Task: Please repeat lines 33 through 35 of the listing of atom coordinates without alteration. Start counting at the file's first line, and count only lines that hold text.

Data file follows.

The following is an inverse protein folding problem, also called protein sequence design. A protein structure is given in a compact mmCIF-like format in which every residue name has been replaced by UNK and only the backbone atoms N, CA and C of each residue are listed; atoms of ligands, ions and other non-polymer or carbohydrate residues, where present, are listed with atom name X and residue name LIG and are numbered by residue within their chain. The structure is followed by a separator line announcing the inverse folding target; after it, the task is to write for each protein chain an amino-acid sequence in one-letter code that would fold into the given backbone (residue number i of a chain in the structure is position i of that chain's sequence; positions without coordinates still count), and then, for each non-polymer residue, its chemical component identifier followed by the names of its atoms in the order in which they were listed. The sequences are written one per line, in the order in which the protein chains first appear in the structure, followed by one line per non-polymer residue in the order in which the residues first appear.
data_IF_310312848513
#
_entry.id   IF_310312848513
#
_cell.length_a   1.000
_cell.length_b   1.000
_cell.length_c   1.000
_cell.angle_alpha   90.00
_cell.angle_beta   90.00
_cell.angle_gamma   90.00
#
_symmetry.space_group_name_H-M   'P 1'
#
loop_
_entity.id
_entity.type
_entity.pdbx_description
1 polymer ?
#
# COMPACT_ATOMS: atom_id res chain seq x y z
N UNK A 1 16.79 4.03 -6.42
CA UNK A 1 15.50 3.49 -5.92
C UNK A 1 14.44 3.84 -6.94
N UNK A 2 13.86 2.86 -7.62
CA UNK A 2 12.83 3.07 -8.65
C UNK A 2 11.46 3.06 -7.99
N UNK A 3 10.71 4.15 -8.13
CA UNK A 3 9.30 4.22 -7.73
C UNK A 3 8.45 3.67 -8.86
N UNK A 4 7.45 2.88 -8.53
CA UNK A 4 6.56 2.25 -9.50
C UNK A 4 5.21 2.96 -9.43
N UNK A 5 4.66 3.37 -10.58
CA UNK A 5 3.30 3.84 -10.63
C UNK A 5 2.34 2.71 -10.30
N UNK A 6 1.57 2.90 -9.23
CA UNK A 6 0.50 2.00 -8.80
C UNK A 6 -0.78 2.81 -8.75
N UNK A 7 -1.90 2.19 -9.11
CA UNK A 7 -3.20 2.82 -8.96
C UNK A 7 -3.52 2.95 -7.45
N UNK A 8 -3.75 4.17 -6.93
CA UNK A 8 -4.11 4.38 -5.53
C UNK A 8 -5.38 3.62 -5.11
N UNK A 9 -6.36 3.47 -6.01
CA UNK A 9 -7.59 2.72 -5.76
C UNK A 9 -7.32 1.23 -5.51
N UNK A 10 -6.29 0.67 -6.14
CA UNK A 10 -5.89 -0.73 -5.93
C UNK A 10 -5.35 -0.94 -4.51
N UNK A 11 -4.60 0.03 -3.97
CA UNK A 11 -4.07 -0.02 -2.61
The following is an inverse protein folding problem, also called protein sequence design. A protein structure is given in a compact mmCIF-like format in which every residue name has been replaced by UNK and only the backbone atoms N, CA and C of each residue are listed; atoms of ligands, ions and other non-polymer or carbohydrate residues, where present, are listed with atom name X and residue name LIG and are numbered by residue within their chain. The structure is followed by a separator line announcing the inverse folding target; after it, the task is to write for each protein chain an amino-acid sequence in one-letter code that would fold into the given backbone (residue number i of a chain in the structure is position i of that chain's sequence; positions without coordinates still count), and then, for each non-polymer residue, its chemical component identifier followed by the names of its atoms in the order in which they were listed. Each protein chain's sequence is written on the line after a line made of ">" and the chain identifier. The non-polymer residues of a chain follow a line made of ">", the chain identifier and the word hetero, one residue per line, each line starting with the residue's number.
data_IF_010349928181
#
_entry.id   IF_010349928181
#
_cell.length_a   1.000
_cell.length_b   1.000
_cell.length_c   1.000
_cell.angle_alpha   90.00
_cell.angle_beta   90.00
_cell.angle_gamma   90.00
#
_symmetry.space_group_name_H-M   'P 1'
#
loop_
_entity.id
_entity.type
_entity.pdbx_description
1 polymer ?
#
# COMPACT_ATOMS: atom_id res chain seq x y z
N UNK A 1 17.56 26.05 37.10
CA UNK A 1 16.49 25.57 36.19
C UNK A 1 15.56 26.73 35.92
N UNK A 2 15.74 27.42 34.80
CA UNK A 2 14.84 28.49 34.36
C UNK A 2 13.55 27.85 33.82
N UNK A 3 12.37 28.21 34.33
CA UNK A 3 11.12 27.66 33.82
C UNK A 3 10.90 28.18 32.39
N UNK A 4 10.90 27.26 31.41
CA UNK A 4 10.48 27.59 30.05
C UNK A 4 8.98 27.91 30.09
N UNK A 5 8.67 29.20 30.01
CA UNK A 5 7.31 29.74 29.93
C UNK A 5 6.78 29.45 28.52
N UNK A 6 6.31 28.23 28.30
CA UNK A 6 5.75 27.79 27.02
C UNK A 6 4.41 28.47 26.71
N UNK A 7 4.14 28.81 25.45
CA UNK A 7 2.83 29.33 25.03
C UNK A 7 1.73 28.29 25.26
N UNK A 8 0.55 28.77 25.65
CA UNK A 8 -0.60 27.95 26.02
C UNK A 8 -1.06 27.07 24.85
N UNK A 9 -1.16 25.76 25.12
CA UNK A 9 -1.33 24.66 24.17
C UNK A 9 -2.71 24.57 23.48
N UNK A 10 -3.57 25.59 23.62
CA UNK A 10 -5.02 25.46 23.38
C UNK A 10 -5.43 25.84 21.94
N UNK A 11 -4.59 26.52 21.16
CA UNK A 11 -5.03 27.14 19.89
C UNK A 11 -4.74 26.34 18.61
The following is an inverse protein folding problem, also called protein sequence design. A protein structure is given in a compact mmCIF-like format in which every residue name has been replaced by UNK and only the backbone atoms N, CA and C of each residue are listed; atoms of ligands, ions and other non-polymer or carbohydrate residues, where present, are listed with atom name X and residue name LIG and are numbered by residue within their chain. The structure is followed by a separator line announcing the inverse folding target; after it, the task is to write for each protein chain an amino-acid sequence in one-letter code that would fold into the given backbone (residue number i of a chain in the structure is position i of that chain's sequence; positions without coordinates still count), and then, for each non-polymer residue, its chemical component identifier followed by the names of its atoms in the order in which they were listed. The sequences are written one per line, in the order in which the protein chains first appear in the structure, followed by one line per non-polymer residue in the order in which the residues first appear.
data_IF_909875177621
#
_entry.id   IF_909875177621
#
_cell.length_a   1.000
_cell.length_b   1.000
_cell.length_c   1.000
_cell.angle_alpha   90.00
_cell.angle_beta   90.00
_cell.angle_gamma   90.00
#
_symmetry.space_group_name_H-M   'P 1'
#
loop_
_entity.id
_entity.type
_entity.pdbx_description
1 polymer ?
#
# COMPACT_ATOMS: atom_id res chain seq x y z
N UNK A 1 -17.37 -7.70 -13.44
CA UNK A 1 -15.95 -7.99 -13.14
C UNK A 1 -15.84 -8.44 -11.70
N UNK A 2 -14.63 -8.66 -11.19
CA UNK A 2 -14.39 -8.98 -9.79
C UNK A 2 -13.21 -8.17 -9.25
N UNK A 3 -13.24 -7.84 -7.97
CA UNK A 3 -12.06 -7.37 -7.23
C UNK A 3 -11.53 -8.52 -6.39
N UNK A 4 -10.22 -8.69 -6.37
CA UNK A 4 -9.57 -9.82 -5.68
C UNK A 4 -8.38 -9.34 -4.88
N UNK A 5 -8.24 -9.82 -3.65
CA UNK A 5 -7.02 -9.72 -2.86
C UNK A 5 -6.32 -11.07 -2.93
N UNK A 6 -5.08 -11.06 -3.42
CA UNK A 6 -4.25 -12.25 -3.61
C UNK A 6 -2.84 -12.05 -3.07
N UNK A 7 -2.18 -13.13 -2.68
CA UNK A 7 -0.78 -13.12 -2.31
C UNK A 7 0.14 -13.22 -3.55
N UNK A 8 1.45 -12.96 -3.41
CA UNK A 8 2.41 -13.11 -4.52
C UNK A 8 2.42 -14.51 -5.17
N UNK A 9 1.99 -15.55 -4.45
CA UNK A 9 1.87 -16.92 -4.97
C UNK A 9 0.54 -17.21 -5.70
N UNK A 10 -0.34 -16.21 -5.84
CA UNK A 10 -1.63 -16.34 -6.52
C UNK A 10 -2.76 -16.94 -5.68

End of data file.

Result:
C UNK A 4 5.21 2.96 -9.43
N UNK A 5 4.66 3.37 -10.58
CA UNK A 5 3.30 3.84 -10.63